I love The Cosby Show for many reasons. Like many admirers of the show, I admire the combination of the positive depictions of African-Americans and the high quality of the comedic elements that became the cultural phenomenon that resonates to this day. Still, even with all the acclaim, I don’t think The Cosby Show gets the props that is should from either social or pop culture critics. For instance, even though Cosby was lauded for the “positivity” his show put on display for America, very rarely is the show’s conscious and ongoing depiction of African-American culture-artistic, political and social-acknowledged. And, even more frustratingly, as a lover of television, I marvel at how the sheer quality of The Cosby Show is often undervalued. It’s as if, because it was an important political artifact and is viewed as one of those watershed moments when America’s view on race evolved, no one really talks about how damn funny it was. Symptomatic of The Cosby Show‘s underestimation is the dismissal of the later years. Most conversations about the show seem to take for granted that it “jumped the shark” during the later years, specifically, when Olivia joined the cast.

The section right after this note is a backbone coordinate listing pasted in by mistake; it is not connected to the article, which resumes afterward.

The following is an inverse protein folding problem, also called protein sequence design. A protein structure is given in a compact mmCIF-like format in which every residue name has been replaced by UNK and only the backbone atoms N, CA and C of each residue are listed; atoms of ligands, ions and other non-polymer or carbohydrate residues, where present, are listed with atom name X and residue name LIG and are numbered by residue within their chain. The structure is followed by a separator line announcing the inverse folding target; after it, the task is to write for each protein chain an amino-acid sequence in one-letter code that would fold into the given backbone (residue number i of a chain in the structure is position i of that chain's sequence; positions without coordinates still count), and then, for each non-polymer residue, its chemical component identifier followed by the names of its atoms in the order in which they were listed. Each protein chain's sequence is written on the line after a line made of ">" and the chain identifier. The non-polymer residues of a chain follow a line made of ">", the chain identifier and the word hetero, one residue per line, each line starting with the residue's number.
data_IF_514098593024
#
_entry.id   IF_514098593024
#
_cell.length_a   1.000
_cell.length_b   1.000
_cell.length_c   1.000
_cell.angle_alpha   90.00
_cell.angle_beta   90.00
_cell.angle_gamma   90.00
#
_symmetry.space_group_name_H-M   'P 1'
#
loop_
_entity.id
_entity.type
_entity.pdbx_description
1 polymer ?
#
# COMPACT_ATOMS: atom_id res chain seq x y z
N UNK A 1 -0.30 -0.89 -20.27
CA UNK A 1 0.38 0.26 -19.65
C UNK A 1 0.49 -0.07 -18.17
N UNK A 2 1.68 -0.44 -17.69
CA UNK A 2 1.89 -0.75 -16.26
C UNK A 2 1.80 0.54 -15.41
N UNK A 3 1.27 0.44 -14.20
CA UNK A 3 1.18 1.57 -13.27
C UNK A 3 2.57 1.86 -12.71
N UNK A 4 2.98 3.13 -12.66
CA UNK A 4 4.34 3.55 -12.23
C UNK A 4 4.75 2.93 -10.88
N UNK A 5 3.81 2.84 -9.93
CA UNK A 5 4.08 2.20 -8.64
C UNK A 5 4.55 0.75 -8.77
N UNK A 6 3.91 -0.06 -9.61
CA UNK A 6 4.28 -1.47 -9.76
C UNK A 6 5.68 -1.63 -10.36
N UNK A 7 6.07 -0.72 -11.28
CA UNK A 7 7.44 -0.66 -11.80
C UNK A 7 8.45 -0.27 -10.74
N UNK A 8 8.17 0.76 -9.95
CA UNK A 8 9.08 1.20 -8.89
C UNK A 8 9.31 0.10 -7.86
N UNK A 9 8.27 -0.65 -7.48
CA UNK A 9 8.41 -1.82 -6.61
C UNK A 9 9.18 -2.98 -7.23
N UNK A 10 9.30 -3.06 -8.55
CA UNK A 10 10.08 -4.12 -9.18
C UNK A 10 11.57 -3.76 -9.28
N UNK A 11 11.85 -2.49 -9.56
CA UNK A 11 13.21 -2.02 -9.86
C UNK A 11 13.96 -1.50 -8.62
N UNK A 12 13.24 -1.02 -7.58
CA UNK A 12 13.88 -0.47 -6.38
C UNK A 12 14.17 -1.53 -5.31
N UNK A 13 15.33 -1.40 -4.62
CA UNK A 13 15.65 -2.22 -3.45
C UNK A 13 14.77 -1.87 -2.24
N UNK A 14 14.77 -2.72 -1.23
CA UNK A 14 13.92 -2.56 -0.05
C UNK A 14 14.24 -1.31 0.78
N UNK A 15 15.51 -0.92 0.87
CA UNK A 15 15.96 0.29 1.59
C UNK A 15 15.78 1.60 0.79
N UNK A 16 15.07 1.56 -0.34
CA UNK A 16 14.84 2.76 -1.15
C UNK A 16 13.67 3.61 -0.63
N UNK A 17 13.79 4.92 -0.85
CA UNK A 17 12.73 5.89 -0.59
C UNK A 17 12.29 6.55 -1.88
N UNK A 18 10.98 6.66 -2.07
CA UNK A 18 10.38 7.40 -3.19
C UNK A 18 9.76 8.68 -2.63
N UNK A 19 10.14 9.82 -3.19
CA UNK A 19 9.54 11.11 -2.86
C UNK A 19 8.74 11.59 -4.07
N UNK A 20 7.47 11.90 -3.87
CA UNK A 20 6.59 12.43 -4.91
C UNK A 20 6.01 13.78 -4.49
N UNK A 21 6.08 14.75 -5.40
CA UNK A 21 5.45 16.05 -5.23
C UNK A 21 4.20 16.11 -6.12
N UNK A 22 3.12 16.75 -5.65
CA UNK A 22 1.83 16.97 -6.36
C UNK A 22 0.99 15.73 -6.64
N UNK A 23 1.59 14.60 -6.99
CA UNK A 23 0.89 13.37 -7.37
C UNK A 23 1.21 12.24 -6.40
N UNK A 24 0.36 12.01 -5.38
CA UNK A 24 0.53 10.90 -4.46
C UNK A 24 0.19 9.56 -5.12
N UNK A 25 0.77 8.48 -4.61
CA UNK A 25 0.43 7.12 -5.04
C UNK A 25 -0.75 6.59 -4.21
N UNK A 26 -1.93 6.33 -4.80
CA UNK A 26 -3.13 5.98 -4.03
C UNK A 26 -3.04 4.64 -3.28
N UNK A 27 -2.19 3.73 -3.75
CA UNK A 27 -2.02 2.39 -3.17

For one thing, I believe that the post-Olivia years provide a fascinating example of how a long running series can evolve and adapt to the bane of any show that features child actors. I think the years’ long story arcs of Sondra, Denise and Vanessa are a testament to how strongly the characters were drawn in the early years, I argue that Theo Huxtable is the best depiction of, not only a black teenager, but any teen character on a television show and, the more I pay attention, the more I appreciate the metacommentary of the barely veiled tension between Rudy and Olivia as the latter began to upstage the former’s role as “the cute one.”
The later years are also necessary viewing for anyone who remains vested in the ongoing conversation of how, “black” The Cosby Show was. One of the most common critiques of the show was that, during the turmoil of the Reagan Years, The Cosby Show presented an unrealistic picture of black prosperity and, more damning, a “safe” image for white America. Cosby and co.’s response to the charge was embodied in the famous season three episode, “Vanessa’s Rich” when Clair and Cliff inform the audience through Vanessa that the Huxtables aren’t rich because, “rich people’s money works for them, and we work for our money.” However, I would submit that the entire character of Cousin Pam was created from the impetus of demonstrating the connection of the Huxtable clan to the black folks that many said they ignored. For these reasons and more, I love The Cosby Show but I am continually studying and appreciating the Huxtables…in Autumn.